OverviewProject Map CEA Project Status BCEA Project Status
The Brucejack project is a proposed gold-silver mine located 65 km northwest of Stewart, B.C., and about 40 km upstream from the Alaska border and Misty Fiords National Monument. In a high alpine setting bordered by glaciers and ice fields, Pretium Resources proposes to develop a 2,700 tonnes per day underground mine, with a mine life of 16 years. Some 63 km/39 miles of tunnels would be carved into the mountain rock beneath the glaciers. Approximately 5 million tonnes of waste rock, 16 million tonnes of tailings waste, and groundwater would be stored in the tunnels or dumped into Brucejack Lake. Road access to the proposed mine would be built through the northern end of the Nass watershed, while power would come from a 138 kV transmission line connecting to the Long Lake hydroelectric project near Stewart, B.C.
The proposed Brucejack Mine would generate at least 16 million tonnes of tailings waste that would be stored in perpetuity within underground tunnels or in Brucejack Lake, at the headwaters of Sulphurets Creek, which flows into the Unuk River and on into Misty Fjords National Monument in Alaska. The Unuk River supports all five species of Pacific salmon, including the largest U.S. run of chinook salmon in southeast Alaska. Dolly Varden char are present below the cascade in Sulphurets Creek.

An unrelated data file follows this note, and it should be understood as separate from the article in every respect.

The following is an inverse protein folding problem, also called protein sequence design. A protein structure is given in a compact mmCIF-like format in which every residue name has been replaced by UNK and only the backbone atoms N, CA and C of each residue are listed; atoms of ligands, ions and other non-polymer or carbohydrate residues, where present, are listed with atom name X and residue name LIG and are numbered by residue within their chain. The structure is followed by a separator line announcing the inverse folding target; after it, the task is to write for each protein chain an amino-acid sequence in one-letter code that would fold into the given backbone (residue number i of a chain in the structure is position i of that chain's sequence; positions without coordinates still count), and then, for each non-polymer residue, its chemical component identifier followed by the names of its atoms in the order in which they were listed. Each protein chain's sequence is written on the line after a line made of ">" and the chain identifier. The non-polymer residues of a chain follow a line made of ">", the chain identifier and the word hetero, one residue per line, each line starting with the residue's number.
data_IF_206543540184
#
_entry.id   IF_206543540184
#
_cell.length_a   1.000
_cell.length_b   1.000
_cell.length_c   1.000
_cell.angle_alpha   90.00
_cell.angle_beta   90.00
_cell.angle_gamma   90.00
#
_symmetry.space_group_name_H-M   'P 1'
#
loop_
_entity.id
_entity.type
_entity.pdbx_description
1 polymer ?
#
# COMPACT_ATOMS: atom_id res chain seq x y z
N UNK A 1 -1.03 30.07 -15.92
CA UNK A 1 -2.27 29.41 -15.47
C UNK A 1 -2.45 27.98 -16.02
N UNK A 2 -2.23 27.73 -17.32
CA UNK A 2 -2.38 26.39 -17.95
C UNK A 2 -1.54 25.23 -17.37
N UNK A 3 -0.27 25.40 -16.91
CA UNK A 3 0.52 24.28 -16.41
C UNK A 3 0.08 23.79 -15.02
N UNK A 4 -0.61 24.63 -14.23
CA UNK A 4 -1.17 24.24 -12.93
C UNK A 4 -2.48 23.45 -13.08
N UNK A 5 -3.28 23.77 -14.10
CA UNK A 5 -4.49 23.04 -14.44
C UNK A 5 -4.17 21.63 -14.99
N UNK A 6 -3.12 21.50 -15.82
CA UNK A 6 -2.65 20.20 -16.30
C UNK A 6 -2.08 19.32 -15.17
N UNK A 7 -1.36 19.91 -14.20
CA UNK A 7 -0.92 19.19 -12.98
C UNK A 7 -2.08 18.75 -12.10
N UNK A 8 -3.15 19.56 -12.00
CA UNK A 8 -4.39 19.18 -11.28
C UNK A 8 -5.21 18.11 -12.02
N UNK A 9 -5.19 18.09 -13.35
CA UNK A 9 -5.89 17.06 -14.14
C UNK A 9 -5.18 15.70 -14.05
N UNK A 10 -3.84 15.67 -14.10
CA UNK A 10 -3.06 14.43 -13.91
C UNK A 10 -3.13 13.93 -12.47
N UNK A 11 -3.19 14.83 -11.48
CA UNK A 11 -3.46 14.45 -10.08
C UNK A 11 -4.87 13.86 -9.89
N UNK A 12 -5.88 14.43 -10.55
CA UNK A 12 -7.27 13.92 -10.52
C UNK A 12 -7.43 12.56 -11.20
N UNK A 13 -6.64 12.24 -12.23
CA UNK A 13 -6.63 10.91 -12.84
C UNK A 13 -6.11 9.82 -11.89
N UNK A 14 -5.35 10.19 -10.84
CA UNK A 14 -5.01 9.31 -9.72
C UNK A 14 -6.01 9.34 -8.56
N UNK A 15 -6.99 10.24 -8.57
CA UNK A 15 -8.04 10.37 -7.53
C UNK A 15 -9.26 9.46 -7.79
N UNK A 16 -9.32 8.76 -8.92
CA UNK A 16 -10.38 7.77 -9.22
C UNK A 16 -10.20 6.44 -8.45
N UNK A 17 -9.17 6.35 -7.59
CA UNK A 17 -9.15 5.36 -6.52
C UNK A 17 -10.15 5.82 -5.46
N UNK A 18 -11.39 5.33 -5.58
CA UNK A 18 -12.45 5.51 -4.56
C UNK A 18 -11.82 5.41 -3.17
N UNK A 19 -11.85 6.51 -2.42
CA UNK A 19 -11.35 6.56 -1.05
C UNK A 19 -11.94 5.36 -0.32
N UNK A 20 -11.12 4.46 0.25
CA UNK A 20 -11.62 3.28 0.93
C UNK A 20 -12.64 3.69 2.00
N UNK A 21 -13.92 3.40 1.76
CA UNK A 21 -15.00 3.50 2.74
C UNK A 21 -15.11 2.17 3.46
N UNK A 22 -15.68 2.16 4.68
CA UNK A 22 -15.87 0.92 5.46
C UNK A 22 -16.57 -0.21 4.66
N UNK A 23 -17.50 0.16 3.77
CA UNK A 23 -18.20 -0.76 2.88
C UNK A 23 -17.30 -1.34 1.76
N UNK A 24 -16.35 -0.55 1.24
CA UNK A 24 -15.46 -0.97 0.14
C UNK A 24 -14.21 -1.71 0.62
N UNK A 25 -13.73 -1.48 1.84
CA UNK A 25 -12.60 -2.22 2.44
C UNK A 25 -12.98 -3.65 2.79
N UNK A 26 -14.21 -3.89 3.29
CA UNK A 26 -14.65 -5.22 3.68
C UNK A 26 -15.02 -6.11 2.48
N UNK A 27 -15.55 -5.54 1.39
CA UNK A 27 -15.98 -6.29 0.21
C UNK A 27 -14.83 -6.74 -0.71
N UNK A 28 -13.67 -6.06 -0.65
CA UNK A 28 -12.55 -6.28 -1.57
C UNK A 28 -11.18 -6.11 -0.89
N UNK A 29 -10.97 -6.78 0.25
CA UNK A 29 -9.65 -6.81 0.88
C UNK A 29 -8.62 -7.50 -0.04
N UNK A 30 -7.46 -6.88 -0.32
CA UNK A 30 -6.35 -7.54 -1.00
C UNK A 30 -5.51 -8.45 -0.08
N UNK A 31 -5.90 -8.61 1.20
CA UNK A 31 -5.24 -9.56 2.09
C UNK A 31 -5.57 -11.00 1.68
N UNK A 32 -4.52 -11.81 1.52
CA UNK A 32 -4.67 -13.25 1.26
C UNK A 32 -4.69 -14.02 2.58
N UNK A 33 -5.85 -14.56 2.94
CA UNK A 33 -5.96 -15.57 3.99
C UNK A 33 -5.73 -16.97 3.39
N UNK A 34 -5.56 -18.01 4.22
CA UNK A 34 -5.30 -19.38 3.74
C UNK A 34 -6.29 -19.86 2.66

Construction and operation of the mine would generate noise disturbances and air pollution including nitrous oxides, sulphur oxides, and greenhouse gas emissions. The proposed mine would require the construction of transmission lines and a 75 km/47 miles access road through a largely intact section of the Nass watershed. Key species in the region that would likely be affected include moose, mountain goat, grizzly bear, wolverine, and migratory birds including waterfowl and raptors. Two guide outfitter territories and three registered trap lines overlap with proposed project infrastructure, as well as other commercial recreational tenures and angling licenses. Industrial traffic on Highway 37 to Stewart, B.C. would greatly increase, posing another hazard to wildlife.